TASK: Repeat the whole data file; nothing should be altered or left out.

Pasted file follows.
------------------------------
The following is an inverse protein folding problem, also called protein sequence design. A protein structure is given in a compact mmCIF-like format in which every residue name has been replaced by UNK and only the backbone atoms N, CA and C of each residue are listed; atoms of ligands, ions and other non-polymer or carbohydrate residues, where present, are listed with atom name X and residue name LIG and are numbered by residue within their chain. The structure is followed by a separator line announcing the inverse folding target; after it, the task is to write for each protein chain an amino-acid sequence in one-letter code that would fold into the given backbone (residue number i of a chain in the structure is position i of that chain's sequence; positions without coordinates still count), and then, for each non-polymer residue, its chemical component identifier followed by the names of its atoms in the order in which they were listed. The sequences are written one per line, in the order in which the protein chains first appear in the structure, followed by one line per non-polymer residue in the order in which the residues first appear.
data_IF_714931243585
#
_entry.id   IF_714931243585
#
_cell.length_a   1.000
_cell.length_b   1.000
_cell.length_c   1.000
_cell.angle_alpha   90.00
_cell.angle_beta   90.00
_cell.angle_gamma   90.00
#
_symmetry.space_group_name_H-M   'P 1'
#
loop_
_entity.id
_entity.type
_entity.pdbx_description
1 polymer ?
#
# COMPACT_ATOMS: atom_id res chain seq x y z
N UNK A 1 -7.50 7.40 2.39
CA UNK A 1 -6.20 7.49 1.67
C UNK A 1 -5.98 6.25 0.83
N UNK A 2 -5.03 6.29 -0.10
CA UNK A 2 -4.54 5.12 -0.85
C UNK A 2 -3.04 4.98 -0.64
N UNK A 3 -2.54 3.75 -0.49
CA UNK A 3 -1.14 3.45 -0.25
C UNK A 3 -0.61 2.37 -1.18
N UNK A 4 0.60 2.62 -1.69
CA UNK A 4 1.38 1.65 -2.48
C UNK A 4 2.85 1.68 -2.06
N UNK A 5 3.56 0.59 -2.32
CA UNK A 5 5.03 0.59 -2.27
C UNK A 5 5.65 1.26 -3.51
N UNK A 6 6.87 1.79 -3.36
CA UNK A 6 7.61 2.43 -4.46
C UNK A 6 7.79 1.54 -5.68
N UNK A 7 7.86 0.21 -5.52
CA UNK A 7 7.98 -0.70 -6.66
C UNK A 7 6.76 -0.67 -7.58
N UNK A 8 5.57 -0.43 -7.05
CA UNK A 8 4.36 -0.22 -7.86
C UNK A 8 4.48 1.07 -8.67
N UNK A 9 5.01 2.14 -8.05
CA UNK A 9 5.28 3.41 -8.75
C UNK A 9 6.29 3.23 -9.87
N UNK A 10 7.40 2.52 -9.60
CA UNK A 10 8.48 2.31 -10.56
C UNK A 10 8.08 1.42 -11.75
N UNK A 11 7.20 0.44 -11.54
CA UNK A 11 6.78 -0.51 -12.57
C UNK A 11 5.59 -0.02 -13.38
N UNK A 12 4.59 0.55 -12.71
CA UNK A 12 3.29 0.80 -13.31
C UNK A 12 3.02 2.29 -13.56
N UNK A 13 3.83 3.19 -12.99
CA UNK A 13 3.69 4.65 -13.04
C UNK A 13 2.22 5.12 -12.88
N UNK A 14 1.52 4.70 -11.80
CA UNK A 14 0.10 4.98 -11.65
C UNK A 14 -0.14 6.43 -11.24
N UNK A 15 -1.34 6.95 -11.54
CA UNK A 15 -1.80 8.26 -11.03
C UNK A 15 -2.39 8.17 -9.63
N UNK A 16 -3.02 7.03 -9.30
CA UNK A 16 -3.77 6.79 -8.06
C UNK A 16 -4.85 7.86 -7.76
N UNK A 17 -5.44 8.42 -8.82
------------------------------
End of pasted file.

The following is an inverse protein folding problem, also called protein sequence design. A protein structure is given in a compact mmCIF-like format in which every residue name has been replaced by UNK and only the backbone atoms N, CA and C of each residue are listed; atoms of ligands, ions and other non-polymer or carbohydrate residues, where present, are listed with atom name X and residue name LIG and are numbered by residue within their chain. The structure is followed by a separator line announcing the inverse folding target; after it, the task is to write for each protein chain an amino-acid sequence in one-letter code that would fold into the given backbone (residue number i of a chain in the structure is position i of that chain's sequence; positions without coordinates still count), and then, for each non-polymer residue, its chemical component identifier followed by the names of its atoms in the order in which they were listed. The sequences are written one per line, in the order in which the protein chains first appear in the structure, followed by one line per non-polymer residue in the order in which the residues first appear.
data_IF_714931243585
#
_entry.id   IF_714931243585
#
_cell.length_a   1.000
_cell.length_b   1.000
_cell.length_c   1.000
_cell.angle_alpha   90.00
_cell.angle_beta   90.00
_cell.angle_gamma   90.00
#
_symmetry.space_group_name_H-M   'P 1'
#
loop_
_entity.id
_entity.type
_entity.pdbx_description
1 polymer ?
#
# COMPACT_ATOMS: atom_id res chain seq x y z
N UNK A 1 -7.50 7.40 2.39
CA UNK A 1 -6.20 7.49 1.67
C UNK A 1 -5.98 6.25 0.83
N UNK A 2 -5.03 6.29 -0.10
CA UNK A 2 -4.54 5.12 -0.85
C UNK A 2 -3.04 4.98 -0.64
N UNK A 3 -2.54 3.75 -0.49
CA UNK A 3 -1.14 3.45 -0.25
C UNK A 3 -0.61 2.37 -1.18
N UNK A 4 0.60 2.62 -1.69
CA UNK A 4 1.38 1.65 -2.48
C UNK A 4 2.85 1.68 -2.06
N UNK A 5 3.56 0.59 -2.32
CA UNK A 5 5.03 0.59 -2.27
C UNK A 5 5.65 1.26 -3.51
N UNK A 6 6.87 1.79 -3.36
CA UNK A 6 7.61 2.43 -4.46
C UNK A 6 7.79 1.54 -5.68
N UNK A 7 7.86 0.21 -5.52
CA UNK A 7 7.98 -0.70 -6.66
C UNK A 7 6.76 -0.67 -7.58
N UNK A 8 5.57 -0.43 -7.05
CA UNK A 8 4.36 -0.22 -7.86
C UNK A 8 4.48 1.07 -8.67
N UNK A 9 5.01 2.14 -8.05
CA UNK A 9 5.28 3.41 -8.75
C UNK A 9 6.29 3.23 -9.87
N UNK A 10 7.40 2.52 -9.60
CA UNK A 10 8.48 2.31 -10.56
C UNK A 10 8.08 1.42 -11.75
N UNK A 11 7.20 0.44 -11.54
CA UNK A 11 6.78 -0.51 -12.57
C UNK A 11 5.59 -0.02 -13.38
N UNK A 12 4.59 0.55 -12.71
CA UNK A 12 3.29 0.80 -13.31
C UNK A 12 3.02 2.29 -13.56
N UNK A 13 3.83 3.19 -12.99
CA UNK A 13 3.69 4.65 -13.04
C UNK A 13 2.22 5.12 -12.88
N UNK A 14 1.52 4.70 -11.80
CA UNK A 14 0.10 4.98 -11.65
C UNK A 14 -0.14 6.43 -11.24
N UNK A 15 -1.34 6.95 -11.54
CA UNK A 15 -1.80 8.26 -11.03
C UNK A 15 -2.39 8.17 -9.63
N UNK A 16 -3.02 7.03 -9.30
CA UNK A 16 -3.77 6.79 -8.06
C UNK A 16 -4.85 7.86 -7.76
N UNK A 17 -5.44 8.42 -8.82